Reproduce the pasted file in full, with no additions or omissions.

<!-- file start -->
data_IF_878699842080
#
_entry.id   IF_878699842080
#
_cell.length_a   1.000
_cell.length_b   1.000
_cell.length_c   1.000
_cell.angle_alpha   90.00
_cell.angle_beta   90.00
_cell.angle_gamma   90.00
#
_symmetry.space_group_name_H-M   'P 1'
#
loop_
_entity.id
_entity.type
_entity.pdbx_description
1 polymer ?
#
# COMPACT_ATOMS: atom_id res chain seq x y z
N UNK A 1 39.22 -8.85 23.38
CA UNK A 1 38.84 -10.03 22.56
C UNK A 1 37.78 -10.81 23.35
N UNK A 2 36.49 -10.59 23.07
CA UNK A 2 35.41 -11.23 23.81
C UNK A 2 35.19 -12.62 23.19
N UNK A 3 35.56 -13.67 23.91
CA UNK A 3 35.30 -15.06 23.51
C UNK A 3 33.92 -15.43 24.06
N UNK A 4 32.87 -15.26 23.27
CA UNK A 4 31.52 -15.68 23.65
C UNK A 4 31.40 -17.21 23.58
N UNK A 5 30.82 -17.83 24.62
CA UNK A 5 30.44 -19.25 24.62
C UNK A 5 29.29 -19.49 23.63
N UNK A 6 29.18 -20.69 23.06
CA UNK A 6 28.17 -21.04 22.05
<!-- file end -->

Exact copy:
data_IF_878699842080
#
_entry.id   IF_878699842080
#
_cell.length_a   1.000
_cell.length_b   1.000
_cell.length_c   1.000
_cell.angle_alpha   90.00
_cell.angle_beta   90.00
_cell.angle_gamma   90.00
#
_symmetry.space_group_name_H-M   'P 1'
#
loop_
_entity.id
_entity.type
_entity.pdbx_description
1 polymer ?
#
# COMPACT_ATOMS: atom_id res chain seq x y z
N UNK A 1 39.22 -8.85 23.38
CA UNK A 1 38.84 -10.03 22.56
C UNK A 1 37.78 -10.81 23.35
N UNK A 2 36.49 -10.59 23.07
CA UNK A 2 35.41 -11.23 23.81
C UNK A 2 35.19 -12.62 23.19
N UNK A 3 35.56 -13.67 23.91
CA UNK A 3 35.30 -15.06 23.51
C UNK A 3 33.92 -15.43 24.06
N UNK A 4 32.87 -15.26 23.27
CA UNK A 4 31.52 -15.68 23.65
C UNK A 4 31.40 -17.21 23.58
N UNK A 5 30.82 -17.83 24.62
CA UNK A 5 30.44 -19.25 24.62
C UNK A 5 29.29 -19.49 23.63
N UNK A 6 29.18 -20.69 23.06
CA UNK A 6 28.17 -21.04 22.05